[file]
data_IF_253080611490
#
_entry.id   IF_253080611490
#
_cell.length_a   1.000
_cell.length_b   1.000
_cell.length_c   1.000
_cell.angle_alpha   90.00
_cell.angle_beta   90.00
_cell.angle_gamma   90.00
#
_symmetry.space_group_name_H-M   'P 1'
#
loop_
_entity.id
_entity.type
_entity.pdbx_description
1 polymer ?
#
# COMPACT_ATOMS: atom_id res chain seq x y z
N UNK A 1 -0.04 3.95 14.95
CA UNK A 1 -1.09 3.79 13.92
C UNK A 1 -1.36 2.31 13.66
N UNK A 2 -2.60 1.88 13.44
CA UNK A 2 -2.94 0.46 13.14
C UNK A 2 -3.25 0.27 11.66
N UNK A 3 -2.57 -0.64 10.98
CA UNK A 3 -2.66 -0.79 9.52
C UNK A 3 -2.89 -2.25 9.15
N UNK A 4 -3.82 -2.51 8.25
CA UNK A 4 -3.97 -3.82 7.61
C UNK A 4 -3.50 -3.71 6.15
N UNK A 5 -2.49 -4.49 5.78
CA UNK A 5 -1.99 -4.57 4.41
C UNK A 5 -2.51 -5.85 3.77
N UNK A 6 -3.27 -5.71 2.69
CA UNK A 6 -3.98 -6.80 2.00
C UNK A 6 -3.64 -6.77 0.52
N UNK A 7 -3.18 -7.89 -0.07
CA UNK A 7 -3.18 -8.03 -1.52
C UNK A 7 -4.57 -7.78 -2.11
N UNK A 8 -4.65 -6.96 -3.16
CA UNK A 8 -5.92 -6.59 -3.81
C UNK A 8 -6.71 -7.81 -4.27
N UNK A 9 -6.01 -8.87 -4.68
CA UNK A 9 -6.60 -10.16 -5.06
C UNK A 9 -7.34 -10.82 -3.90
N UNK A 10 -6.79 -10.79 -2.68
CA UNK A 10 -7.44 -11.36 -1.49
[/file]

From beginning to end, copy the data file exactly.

data_IF_253080611490
#
_entry.id   IF_253080611490
#
_cell.length_a   1.000
_cell.length_b   1.000
_cell.length_c   1.000
_cell.angle_alpha   90.00
_cell.angle_beta   90.00
_cell.angle_gamma   90.00
#
_symmetry.space_group_name_H-M   'P 1'
#
loop_
_entity.id
_entity.type
_entity.pdbx_description
1 polymer ?
#
# COMPACT_ATOMS: atom_id res chain seq x y z
N UNK A 1 -0.04 3.95 14.95
CA UNK A 1 -1.09 3.79 13.92
C UNK A 1 -1.36 2.31 13.66
N UNK A 2 -2.60 1.88 13.44
CA UNK A 2 -2.94 0.46 13.14
C UNK A 2 -3.25 0.27 11.66
N UNK A 3 -2.57 -0.64 10.98
CA UNK A 3 -2.66 -0.79 9.52
C UNK A 3 -2.89 -2.25 9.15
N UNK A 4 -3.82 -2.51 8.25
CA UNK A 4 -3.97 -3.82 7.61
C UNK A 4 -3.50 -3.71 6.15
N UNK A 5 -2.49 -4.49 5.78
CA UNK A 5 -1.99 -4.57 4.41
C UNK A 5 -2.51 -5.85 3.77
N UNK A 6 -3.27 -5.71 2.69
CA UNK A 6 -3.98 -6.80 2.00
C UNK A 6 -3.64 -6.77 0.52
N UNK A 7 -3.18 -7.89 -0.07
CA UNK A 7 -3.18 -8.03 -1.52
C UNK A 7 -4.57 -7.78 -2.11
N UNK A 8 -4.65 -6.96 -3.16
CA UNK A 8 -5.92 -6.59 -3.81
C UNK A 8 -6.71 -7.81 -4.27
N UNK A 9 -6.01 -8.87 -4.68
CA UNK A 9 -6.60 -10.16 -5.06
C UNK A 9 -7.34 -10.82 -3.90
N UNK A 10 -6.79 -10.79 -2.68
CA UNK A 10 -7.44 -11.36 -1.49